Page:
Wednesday, January 24, 2018
Military News

Bradley Manning takes stand, apologizes for hurting U.S.

FORT MEADE, Md. — Pfc. Bradley Manning, who is facing up to 90 years in prison for leaking 700,000 government files to WikiLeaks, apologized Wednesday for the "unintended consequences of my actions." He told the judge at his court-martial that while he "believed it was going to help people, not hurt people," he now realized that what he had done was wrong.

"I'm sorry that my actions hurt people," he said. "I'm sorry that they hurt the United States. At the time of my decision, as you know, I was dealing with a lot of issues, issues that are ongoing and continue to affect me" — a reference to matters like his crisis over his gender identity, which he was confronting while on a military deployment in a combat zone.

Throughout the case, open-government activists have celebrated Manning's leaking as a heroic act to be admired and emulated even as his critics have denounced him as a traitor. And earlier in his court-martial, Manning's defense lawyer, David E. Coombs, portrayed his client as a whistle-blower, even if a naive one. But in the sentencing phase this week, Coombs has elicited testimony that depicted his client as a damaged and confused young man whose decision-making capacity was impaired by extraordinary stresses.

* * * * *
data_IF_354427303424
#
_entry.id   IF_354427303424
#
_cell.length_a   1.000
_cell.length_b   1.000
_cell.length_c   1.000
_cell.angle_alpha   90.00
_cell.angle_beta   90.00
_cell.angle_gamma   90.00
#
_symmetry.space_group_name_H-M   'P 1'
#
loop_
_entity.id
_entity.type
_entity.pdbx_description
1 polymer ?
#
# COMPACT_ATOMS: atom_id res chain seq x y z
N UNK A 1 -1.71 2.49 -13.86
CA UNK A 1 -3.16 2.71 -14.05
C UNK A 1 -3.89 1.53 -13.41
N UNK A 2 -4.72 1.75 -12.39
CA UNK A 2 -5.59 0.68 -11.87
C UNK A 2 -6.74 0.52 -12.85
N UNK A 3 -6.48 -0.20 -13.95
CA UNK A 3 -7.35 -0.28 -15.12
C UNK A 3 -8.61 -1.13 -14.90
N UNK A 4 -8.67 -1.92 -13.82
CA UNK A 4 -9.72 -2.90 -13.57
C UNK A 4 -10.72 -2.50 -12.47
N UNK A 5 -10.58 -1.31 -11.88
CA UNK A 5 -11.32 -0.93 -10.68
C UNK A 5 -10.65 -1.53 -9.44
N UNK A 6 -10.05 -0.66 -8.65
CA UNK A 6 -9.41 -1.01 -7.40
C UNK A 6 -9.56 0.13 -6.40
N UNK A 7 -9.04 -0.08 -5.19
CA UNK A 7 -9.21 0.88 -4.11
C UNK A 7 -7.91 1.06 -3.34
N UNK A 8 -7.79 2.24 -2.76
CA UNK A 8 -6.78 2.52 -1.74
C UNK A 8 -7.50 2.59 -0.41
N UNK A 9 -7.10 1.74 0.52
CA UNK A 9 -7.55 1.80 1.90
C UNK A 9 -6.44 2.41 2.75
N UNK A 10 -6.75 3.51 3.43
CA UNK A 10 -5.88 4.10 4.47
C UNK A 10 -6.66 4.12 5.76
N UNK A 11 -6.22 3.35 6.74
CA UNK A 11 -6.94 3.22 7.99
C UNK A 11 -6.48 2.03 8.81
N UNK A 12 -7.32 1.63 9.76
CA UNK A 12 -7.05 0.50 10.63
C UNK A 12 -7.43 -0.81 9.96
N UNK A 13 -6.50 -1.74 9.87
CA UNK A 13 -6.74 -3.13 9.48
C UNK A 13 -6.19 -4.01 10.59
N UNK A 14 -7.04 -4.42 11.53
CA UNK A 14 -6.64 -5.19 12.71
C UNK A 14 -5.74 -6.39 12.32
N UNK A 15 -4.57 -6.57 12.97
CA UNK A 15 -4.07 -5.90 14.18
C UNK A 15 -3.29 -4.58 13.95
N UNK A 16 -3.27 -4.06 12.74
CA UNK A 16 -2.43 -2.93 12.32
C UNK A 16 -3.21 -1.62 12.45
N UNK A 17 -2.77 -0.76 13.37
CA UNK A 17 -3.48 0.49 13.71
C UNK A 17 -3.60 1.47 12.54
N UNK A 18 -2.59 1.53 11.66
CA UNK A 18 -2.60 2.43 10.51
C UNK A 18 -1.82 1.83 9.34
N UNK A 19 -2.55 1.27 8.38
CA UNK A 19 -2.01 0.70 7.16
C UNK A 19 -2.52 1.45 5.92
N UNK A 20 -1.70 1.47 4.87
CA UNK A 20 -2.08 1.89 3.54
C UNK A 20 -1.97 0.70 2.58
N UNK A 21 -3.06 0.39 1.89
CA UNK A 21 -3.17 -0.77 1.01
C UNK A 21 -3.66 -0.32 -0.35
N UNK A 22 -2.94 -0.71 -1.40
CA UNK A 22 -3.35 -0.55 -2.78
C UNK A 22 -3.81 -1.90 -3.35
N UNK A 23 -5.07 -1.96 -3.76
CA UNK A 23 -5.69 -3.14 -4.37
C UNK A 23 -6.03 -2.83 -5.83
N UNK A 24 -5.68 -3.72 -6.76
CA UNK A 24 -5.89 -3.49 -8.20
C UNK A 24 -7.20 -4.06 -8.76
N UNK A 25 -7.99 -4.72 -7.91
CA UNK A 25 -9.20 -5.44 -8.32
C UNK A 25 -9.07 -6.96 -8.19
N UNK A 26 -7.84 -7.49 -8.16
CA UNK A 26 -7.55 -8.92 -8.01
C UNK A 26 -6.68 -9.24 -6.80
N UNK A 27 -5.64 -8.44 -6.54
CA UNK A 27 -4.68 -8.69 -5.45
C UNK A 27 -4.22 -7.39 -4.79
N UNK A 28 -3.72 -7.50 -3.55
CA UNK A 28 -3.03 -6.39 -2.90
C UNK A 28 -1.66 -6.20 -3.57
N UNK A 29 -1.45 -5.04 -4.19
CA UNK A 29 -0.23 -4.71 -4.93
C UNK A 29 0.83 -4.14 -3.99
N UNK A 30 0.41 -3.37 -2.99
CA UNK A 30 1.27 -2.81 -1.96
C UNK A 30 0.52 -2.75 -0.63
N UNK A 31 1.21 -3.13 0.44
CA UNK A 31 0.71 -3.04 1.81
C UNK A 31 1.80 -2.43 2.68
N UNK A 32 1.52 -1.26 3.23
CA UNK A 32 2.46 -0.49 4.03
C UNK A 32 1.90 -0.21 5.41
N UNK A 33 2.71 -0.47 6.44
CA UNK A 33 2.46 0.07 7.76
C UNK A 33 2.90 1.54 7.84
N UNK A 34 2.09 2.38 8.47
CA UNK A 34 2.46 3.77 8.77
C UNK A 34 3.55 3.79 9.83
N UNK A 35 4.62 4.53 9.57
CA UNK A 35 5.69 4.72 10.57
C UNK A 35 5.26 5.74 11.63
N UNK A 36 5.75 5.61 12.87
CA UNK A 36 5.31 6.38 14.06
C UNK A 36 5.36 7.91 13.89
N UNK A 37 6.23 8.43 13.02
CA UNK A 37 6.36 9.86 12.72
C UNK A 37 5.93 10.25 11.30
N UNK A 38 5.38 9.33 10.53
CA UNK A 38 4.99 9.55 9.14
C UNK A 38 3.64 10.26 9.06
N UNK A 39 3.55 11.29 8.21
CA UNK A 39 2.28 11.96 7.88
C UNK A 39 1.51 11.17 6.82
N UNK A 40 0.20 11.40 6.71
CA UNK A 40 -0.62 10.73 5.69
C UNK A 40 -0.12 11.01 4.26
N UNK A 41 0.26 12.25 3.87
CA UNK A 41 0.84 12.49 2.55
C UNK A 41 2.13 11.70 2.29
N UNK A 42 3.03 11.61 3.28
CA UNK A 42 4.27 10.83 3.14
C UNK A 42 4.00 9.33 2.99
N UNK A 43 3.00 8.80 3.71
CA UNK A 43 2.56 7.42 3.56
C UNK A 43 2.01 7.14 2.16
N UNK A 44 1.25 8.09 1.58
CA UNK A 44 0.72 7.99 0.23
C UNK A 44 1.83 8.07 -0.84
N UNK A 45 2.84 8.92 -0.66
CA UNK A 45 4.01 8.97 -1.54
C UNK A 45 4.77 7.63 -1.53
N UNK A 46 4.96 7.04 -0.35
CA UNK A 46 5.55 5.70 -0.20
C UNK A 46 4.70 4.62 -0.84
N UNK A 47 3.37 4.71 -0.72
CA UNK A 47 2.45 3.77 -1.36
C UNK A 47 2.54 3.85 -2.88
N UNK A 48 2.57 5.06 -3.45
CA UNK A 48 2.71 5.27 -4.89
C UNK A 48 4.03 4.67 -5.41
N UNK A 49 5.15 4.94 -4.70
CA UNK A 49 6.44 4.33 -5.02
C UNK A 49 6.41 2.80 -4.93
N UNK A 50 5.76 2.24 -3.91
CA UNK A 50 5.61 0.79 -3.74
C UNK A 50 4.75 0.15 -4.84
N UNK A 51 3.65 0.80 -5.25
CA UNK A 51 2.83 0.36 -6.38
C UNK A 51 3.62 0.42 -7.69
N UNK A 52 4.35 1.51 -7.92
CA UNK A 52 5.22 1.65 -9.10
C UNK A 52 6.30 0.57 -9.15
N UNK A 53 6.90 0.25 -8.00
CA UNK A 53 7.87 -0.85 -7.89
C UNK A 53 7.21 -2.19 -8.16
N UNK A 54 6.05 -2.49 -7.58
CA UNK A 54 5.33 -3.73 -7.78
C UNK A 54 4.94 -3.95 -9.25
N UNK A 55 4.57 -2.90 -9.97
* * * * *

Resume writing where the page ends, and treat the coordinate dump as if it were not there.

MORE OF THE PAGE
In his statement, Manning said these personal issues did not justify the things he did.

Manning's brief, three-minute statement to the judge, Col. Denise R. Lind, was not sworn, so prosecutors could not cross-examine him.

Under questioning from Coombs, Capt. David Moulton, a clinical psychiatrist who extensively examined his client after his arrest, described the stress and isolation that Manning was under and framed his release of the documents to WikiLeaks as the immature, even neurotic act of an idealist who thought he could end all wars.

Under such stress, Moulton said, "his abnormal personality traits became more prominent — he was acting out his grandiose ideation, his difficulties during that postadolescent period. And ultimately, when he came into contact or had contact with the information which he ended up releasing, his decision-making capacity at that point was influenced by the stress of his situation, for sure."

The court-martial will reconvene Friday afternoon.

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